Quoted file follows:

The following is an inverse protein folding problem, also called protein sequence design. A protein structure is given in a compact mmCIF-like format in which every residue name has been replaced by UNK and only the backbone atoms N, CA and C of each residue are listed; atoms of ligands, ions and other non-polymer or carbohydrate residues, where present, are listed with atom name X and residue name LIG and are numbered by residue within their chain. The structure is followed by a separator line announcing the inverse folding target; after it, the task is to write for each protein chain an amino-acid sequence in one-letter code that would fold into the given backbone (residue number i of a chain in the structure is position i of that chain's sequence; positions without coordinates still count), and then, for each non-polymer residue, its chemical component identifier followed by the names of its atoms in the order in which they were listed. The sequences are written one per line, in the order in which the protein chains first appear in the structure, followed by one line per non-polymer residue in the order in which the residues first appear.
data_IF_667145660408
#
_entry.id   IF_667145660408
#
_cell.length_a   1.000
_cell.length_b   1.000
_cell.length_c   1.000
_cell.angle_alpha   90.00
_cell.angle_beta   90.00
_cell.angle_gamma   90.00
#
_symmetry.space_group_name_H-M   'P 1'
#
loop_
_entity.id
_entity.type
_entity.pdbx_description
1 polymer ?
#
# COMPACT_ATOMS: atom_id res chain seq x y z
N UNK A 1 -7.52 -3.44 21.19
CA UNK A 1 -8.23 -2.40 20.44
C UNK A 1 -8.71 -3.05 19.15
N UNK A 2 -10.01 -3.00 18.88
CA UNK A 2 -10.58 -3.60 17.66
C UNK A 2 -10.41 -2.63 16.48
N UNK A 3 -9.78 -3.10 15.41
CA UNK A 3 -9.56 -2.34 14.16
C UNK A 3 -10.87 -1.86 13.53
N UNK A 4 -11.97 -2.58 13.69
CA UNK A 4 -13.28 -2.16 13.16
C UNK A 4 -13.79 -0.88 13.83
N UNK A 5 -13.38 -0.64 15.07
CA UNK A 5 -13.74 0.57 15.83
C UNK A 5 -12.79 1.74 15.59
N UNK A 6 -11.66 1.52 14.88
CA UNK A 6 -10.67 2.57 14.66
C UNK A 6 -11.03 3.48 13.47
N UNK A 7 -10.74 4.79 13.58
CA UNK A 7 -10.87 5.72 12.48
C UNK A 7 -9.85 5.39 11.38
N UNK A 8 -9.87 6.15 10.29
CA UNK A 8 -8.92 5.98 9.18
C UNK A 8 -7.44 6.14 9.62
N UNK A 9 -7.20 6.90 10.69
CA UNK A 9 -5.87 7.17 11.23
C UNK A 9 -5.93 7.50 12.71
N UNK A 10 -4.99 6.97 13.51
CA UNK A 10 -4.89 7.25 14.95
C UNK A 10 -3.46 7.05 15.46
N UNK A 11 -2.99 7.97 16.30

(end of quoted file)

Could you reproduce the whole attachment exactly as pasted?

The following is an inverse protein folding problem, also called protein sequence design. A protein structure is given in a compact mmCIF-like format in which every residue name has been replaced by UNK and only the backbone atoms N, CA and C of each residue are listed; atoms of ligands, ions and other non-polymer or carbohydrate residues, where present, are listed with atom name X and residue name LIG and are numbered by residue within their chain. The structure is followed by a separator line announcing the inverse folding target; after it, the task is to write for each protein chain an amino-acid sequence in one-letter code that would fold into the given backbone (residue number i of a chain in the structure is position i of that chain's sequence; positions without coordinates still count), and then, for each non-polymer residue, its chemical component identifier followed by the names of its atoms in the order in which they were listed. The sequences are written one per line, in the order in which the protein chains first appear in the structure, followed by one line per non-polymer residue in the order in which the residues first appear.
data_IF_667145660408
#
_entry.id   IF_667145660408
#
_cell.length_a   1.000
_cell.length_b   1.000
_cell.length_c   1.000
_cell.angle_alpha   90.00
_cell.angle_beta   90.00
_cell.angle_gamma   90.00
#
_symmetry.space_group_name_H-M   'P 1'
#
loop_
_entity.id
_entity.type
_entity.pdbx_description
1 polymer ?
#
# COMPACT_ATOMS: atom_id res chain seq x y z
N UNK A 1 -7.52 -3.44 21.19
CA UNK A 1 -8.23 -2.40 20.44
C UNK A 1 -8.71 -3.05 19.15
N UNK A 2 -10.01 -3.00 18.88
CA UNK A 2 -10.58 -3.60 17.66
C UNK A 2 -10.41 -2.63 16.48
N UNK A 3 -9.78 -3.10 15.41
CA UNK A 3 -9.56 -2.34 14.16
C UNK A 3 -10.87 -1.86 13.53
N UNK A 4 -11.97 -2.58 13.69
CA UNK A 4 -13.28 -2.16 13.16
C UNK A 4 -13.79 -0.88 13.83
N UNK A 5 -13.38 -0.64 15.07
CA UNK A 5 -13.74 0.57 15.83
C UNK A 5 -12.79 1.74 15.59
N UNK A 6 -11.66 1.52 14.88
CA UNK A 6 -10.67 2.57 14.66
C UNK A 6 -11.03 3.48 13.47
N UNK A 7 -10.74 4.79 13.58
CA UNK A 7 -10.87 5.72 12.48
C UNK A 7 -9.85 5.39 11.38
N UNK A 8 -9.87 6.15 10.29
CA UNK A 8 -8.92 5.98 9.18
C UNK A 8 -7.44 6.14 9.62
N UNK A 9 -7.20 6.90 10.69
CA UNK A 9 -5.87 7.17 11.23
C UNK A 9 -5.93 7.50 12.71
N UNK A 10 -4.99 6.97 13.51
CA UNK A 10 -4.89 7.25 14.95
C UNK A 10 -3.46 7.05 15.46
N UNK A 11 -2.99 7.97 16.30